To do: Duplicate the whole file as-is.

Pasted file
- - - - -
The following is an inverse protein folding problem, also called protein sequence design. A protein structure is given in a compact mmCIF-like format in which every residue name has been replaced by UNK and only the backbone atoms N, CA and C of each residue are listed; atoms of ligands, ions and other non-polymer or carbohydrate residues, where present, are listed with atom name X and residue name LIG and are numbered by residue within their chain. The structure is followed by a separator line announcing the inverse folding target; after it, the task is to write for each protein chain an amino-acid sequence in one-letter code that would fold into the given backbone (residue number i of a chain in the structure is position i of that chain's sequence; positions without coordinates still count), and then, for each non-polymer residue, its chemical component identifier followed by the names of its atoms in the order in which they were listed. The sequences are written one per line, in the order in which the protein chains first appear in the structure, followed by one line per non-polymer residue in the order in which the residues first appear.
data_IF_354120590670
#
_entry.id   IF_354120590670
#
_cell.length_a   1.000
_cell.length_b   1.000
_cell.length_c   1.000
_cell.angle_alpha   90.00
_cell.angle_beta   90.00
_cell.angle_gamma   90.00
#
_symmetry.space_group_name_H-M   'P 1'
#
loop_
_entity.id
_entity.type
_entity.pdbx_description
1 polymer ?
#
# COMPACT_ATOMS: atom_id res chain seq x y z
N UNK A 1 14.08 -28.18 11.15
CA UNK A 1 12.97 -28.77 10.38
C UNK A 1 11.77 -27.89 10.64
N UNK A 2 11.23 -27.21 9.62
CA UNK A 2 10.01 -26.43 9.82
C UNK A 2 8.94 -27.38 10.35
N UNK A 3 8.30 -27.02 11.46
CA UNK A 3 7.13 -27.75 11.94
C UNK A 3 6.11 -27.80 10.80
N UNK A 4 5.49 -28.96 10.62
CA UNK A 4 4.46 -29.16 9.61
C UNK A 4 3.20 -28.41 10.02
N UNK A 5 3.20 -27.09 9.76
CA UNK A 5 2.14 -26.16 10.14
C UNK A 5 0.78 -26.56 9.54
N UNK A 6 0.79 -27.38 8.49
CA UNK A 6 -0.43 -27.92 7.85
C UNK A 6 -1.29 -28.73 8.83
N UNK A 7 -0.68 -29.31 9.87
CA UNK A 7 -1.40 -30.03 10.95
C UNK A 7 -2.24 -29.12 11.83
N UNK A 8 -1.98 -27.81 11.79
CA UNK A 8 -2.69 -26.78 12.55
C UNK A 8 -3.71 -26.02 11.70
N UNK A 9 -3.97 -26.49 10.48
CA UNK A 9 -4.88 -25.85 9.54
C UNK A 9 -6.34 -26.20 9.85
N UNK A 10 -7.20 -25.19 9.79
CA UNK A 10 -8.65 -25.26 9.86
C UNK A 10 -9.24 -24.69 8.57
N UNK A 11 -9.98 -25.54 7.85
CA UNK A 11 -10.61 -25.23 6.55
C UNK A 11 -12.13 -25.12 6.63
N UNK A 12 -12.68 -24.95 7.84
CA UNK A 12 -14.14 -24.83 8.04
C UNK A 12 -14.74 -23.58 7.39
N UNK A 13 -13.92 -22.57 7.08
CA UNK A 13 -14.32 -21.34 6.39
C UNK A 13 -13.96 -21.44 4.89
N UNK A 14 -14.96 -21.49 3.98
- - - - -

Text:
The following is an inverse protein folding problem, also called protein sequence design. A protein structure is given in a compact mmCIF-like format in which every residue name has been replaced by UNK and only the backbone atoms N, CA and C of each residue are listed; atoms of ligands, ions and other non-polymer or carbohydrate residues, where present, are listed with atom name X and residue name LIG and are numbered by residue within their chain. The structure is followed by a separator line announcing the inverse folding target; after it, the task is to write for each protein chain an amino-acid sequence in one-letter code that would fold into the given backbone (residue number i of a chain in the structure is position i of that chain's sequence; positions without coordinates still count), and then, for each non-polymer residue, its chemical component identifier followed by the names of its atoms in the order in which they were listed. The sequences are written one per line, in the order in which the protein chains first appear in the structure, followed by one line per non-polymer residue in the order in which the residues first appear.
data_IF_354120590670
#
_entry.id   IF_354120590670
#
_cell.length_a   1.000
_cell.length_b   1.000
_cell.length_c   1.000
_cell.angle_alpha   90.00
_cell.angle_beta   90.00
_cell.angle_gamma   90.00
#
_symmetry.space_group_name_H-M   'P 1'
#
loop_
_entity.id
_entity.type
_entity.pdbx_description
1 polymer ?
#
# COMPACT_ATOMS: atom_id res chain seq x y z
N UNK A 1 14.08 -28.18 11.15
CA UNK A 1 12.97 -28.77 10.38
C UNK A 1 11.77 -27.89 10.64
N UNK A 2 11.23 -27.21 9.62
CA UNK A 2 10.01 -26.43 9.82
C UNK A 2 8.94 -27.38 10.35
N UNK A 3 8.30 -27.02 11.46
CA UNK A 3 7.13 -27.75 11.94
C UNK A 3 6.11 -27.80 10.80
N UNK A 4 5.49 -28.96 10.62
CA UNK A 4 4.46 -29.16 9.61
C UNK A 4 3.20 -28.41 10.02
N UNK A 5 3.20 -27.09 9.76
CA UNK A 5 2.14 -26.16 10.14
C UNK A 5 0.78 -26.56 9.54
N UNK A 6 0.79 -27.38 8.49
CA UNK A 6 -0.43 -27.92 7.85
C UNK A 6 -1.29 -28.73 8.83
N UNK A 7 -0.68 -29.31 9.87
CA UNK A 7 -1.40 -30.03 10.95
C UNK A 7 -2.24 -29.12 11.83
N UNK A 8 -1.98 -27.81 11.79
CA UNK A 8 -2.69 -26.78 12.55
C UNK A 8 -3.71 -26.02 11.70
N UNK A 9 -3.97 -26.49 10.48
CA UNK A 9 -4.88 -25.85 9.54
C UNK A 9 -6.34 -26.20 9.85
N UNK A 10 -7.20 -25.19 9.79
CA UNK A 10 -8.65 -25.26 9.86
C UNK A 10 -9.24 -24.69 8.57
N UNK A 11 -9.98 -25.54 7.85
CA UNK A 11 -10.61 -25.23 6.55
C UNK A 11 -12.13 -25.12 6.63
N UNK A 12 -12.68 -24.95 7.84
CA UNK A 12 -14.14 -24.83 8.04
C UNK A 12 -14.74 -23.58 7.39
N UNK A 13 -13.92 -22.57 7.08
CA UNK A 13 -14.32 -21.34 6.39
C UNK A 13 -13.96 -21.44 4.89
N UNK A 14 -14.96 -21.49 3.98